Nacho Average Creamery

January 6, 2020

Nacho Average Creamery

Every Wisconsin cheese is unique, but George Crave puts his own spin on Wisconsin innovation.

Making green cheese

George Crave doesn’t just make cheese. He makes green cheese.

“We generate enough electricity every day to power the farm, the cheese factory, and about 300 homes in our community,” George says of his family’s sustainably powered operation, Crave Brothers Farmstead Cheese in Waterloo, Wisconsin. “Not only do we have award-winning cheese, it's also produced with renewable energy.”

Crave Brothers’ green operation has earned them lots of attention and accolades – but that award-winning cheese? It’s the real show-stopper.

“We wanted to make sure that our farm-fresh milk came through in our mozzarella and our sweet cream mascarpone,” says George. “It was really the perfect storm.”

George and his team turn milk from their dairy farm just steps away from the factory into cheesy masterpieces, from rich chocolate mascarpone to queso Oaxaca – a tasty tangle of fresh mozzarella ropes that looks like the world’s most delicious volleyball.

A leap of faith

“We distribute coast to coast, from Miami to Seattle, every week,” says George. Business is booming now, but at the beginning, George and his wife, Debbie, had to put it all on the line to launch their cheesemaking operation.

“I didn't want to milk cows for 20 more years,” says George, whose brothers continue to run their family’s dairy farm just across the road. “But when you start your own business, it's very difficult. It's really a leap of faith.”

That leap of faith paid off. Eighteen years later, George and Debbie’s farm-fresh cheeses are decorated with countless awards, delighting taste buds across the country with everything from crisp summer salads to creamy mascarpone pies.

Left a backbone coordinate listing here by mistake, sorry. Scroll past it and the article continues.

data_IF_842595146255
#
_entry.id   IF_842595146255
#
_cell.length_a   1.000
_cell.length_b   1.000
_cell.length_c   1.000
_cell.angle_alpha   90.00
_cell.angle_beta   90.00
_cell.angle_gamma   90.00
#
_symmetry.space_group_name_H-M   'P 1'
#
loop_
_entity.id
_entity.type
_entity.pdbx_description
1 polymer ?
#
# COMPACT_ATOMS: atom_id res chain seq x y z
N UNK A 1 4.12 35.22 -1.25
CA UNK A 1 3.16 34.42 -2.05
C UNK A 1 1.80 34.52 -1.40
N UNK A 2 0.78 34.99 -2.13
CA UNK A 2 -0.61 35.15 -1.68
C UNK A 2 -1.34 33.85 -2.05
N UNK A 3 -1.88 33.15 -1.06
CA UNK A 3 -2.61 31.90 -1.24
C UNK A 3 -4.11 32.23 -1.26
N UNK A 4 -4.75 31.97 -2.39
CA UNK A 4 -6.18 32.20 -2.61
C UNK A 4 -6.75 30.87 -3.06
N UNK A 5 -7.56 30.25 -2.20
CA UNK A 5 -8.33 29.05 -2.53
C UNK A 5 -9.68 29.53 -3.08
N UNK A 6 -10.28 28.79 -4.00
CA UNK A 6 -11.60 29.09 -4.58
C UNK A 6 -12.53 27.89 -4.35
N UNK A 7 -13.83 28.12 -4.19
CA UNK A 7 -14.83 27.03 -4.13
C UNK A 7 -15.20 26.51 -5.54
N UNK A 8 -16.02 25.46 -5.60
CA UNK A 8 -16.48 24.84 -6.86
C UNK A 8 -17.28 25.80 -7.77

George has become so well regarded in the cheese world that he’s even been inducted into the Guilde Internationale des Fromagers – a prestigious global society of dairy industry elite.    

“It's really to recognize not only cheesemakers, but agriculturalists and marketers that all have a passion for what they do,” says George. “All the way from the crops to the cows to the cheese to the consumer, we were very proud to be recognized.”

Focused on the future

George isn’t one to rest on his laurels. These days, he’s thinking about how to keep their success going long after he hangs up his cheesemaker’s uniform.

“Being in rural America, rural Wisconsin – what we do here on the farm and the cheese factory cuts a pretty wide path,” says George. “So we feel very responsible to keep it going well into the future, and that's by developing future leaders.”

And, of course, when George thinks about the future, he thinks about sustainability – but maybe not in the way you’d think.

To George,  it's not just about the environment. It’s about the people.

“For me, sustainable means repeatable for our employees and our community,” he says. “What we're doing today – how we farm, how we take care of the cows, and how we make the cheese – we can do next year. We can do it in five years from now and ten years from now.”

Whatever it takes to keep the magic mozzarella coming, we’re on board!


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